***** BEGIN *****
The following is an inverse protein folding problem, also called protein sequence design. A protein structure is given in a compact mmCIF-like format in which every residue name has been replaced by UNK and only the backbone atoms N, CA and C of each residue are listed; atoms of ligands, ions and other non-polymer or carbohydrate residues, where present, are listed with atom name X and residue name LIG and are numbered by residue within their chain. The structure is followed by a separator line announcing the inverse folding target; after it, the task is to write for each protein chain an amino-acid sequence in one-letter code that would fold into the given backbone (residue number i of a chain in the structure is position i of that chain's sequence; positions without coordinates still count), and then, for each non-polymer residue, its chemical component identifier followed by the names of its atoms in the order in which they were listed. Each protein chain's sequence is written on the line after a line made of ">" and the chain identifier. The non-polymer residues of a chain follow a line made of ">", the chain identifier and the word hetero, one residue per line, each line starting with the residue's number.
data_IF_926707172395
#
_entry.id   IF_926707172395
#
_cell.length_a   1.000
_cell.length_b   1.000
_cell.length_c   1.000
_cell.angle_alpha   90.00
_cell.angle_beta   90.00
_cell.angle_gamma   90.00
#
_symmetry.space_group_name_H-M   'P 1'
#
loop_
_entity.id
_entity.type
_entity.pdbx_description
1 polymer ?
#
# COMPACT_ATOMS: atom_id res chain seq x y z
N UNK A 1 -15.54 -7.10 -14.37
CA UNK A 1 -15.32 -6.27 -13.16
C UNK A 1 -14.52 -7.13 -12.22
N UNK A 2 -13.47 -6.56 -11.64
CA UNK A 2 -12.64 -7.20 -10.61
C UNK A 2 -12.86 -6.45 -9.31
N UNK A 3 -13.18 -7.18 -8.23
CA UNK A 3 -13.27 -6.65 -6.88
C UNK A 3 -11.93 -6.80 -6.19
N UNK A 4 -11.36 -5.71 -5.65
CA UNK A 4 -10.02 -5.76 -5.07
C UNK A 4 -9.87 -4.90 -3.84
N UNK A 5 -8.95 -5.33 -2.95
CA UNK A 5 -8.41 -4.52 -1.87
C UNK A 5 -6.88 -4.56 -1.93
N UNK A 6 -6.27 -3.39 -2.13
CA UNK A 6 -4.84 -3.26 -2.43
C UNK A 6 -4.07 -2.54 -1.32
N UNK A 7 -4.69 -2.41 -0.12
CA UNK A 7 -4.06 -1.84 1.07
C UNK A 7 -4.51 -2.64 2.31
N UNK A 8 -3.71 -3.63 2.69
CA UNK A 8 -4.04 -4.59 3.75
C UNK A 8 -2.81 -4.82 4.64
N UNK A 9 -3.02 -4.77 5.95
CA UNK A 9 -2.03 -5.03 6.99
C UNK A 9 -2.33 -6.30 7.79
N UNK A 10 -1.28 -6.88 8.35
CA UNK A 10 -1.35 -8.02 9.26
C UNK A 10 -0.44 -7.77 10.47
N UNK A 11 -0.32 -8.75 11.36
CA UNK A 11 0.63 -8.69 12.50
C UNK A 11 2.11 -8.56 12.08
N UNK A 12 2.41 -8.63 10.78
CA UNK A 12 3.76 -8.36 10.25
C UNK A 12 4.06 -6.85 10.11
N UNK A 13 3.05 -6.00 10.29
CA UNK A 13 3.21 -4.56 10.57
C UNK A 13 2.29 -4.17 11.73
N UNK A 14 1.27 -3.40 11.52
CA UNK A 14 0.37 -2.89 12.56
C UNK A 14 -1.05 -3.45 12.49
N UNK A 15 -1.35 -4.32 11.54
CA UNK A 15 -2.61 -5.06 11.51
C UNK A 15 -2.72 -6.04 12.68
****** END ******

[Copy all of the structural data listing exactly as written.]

The following is an inverse protein folding problem, also called protein sequence design. A protein structure is given in a compact mmCIF-like format in which every residue name has been replaced by UNK and only the backbone atoms N, CA and C of each residue are listed; atoms of ligands, ions and other non-polymer or carbohydrate residues, where present, are listed with atom name X and residue name LIG and are numbered by residue within their chain. The structure is followed by a separator line announcing the inverse folding target; after it, the task is to write for each protein chain an amino-acid sequence in one-letter code that would fold into the given backbone (residue number i of a chain in the structure is position i of that chain's sequence; positions without coordinates still count), and then, for each non-polymer residue, its chemical component identifier followed by the names of its atoms in the order in which they were listed. Each protein chain's sequence is written on the line after a line made of ">" and the chain identifier. The non-polymer residues of a chain follow a line made of ">", the chain identifier and the word hetero, one residue per line, each line starting with the residue's number.
data_IF_926707172395
#
_entry.id   IF_926707172395
#
_cell.length_a   1.000
_cell.length_b   1.000
_cell.length_c   1.000
_cell.angle_alpha   90.00
_cell.angle_beta   90.00
_cell.angle_gamma   90.00
#
_symmetry.space_group_name_H-M   'P 1'
#
loop_
_entity.id
_entity.type
_entity.pdbx_description
1 polymer ?
#
# COMPACT_ATOMS: atom_id res chain seq x y z
N UNK A 1 -15.54 -7.10 -14.37
CA UNK A 1 -15.32 -6.27 -13.16
C UNK A 1 -14.52 -7.13 -12.22
N UNK A 2 -13.47 -6.56 -11.64
CA UNK A 2 -12.64 -7.20 -10.61
C UNK A 2 -12.86 -6.45 -9.31
N UNK A 3 -13.18 -7.18 -8.23
CA UNK A 3 -13.27 -6.65 -6.88
C UNK A 3 -11.93 -6.80 -6.19
N UNK A 4 -11.36 -5.71 -5.65
CA UNK A 4 -10.02 -5.76 -5.07
C UNK A 4 -9.87 -4.90 -3.84
N UNK A 5 -8.95 -5.33 -2.95
CA UNK A 5 -8.41 -4.52 -1.87
C UNK A 5 -6.88 -4.56 -1.93
N UNK A 6 -6.27 -3.39 -2.13
CA UNK A 6 -4.84 -3.26 -2.43
C UNK A 6 -4.07 -2.54 -1.32
N UNK A 7 -4.69 -2.41 -0.12
CA UNK A 7 -4.06 -1.84 1.07
C UNK A 7 -4.51 -2.64 2.31
N UNK A 8 -3.71 -3.63 2.69
CA UNK A 8 -4.04 -4.59 3.75
C UNK A 8 -2.81 -4.82 4.64
N UNK A 9 -3.02 -4.77 5.95
CA UNK A 9 -2.03 -5.03 6.99
C UNK A 9 -2.33 -6.30 7.79
N UNK A 10 -1.28 -6.88 8.35
CA UNK A 10 -1.35 -8.02 9.26
C UNK A 10 -0.44 -7.77 10.47
N UNK A 11 -0.32 -8.75 11.36
CA UNK A 11 0.63 -8.69 12.50
C UNK A 11 2.11 -8.56 12.08
N UNK A 12 2.41 -8.63 10.78
CA UNK A 12 3.76 -8.36 10.25
C UNK A 12 4.06 -6.85 10.11
N UNK A 13 3.05 -6.00 10.29
CA UNK A 13 3.21 -4.56 10.57
C UNK A 13 2.29 -4.17 11.73
N UNK A 14 1.27 -3.40 11.52
CA UNK A 14 0.37 -2.89 12.56
C UNK A 14 -1.05 -3.45 12.49
N UNK A 15 -1.35 -4.32 11.54
CA UNK A 15 -2.61 -5.06 11.51
C UNK A 15 -2.72 -6.04 12.68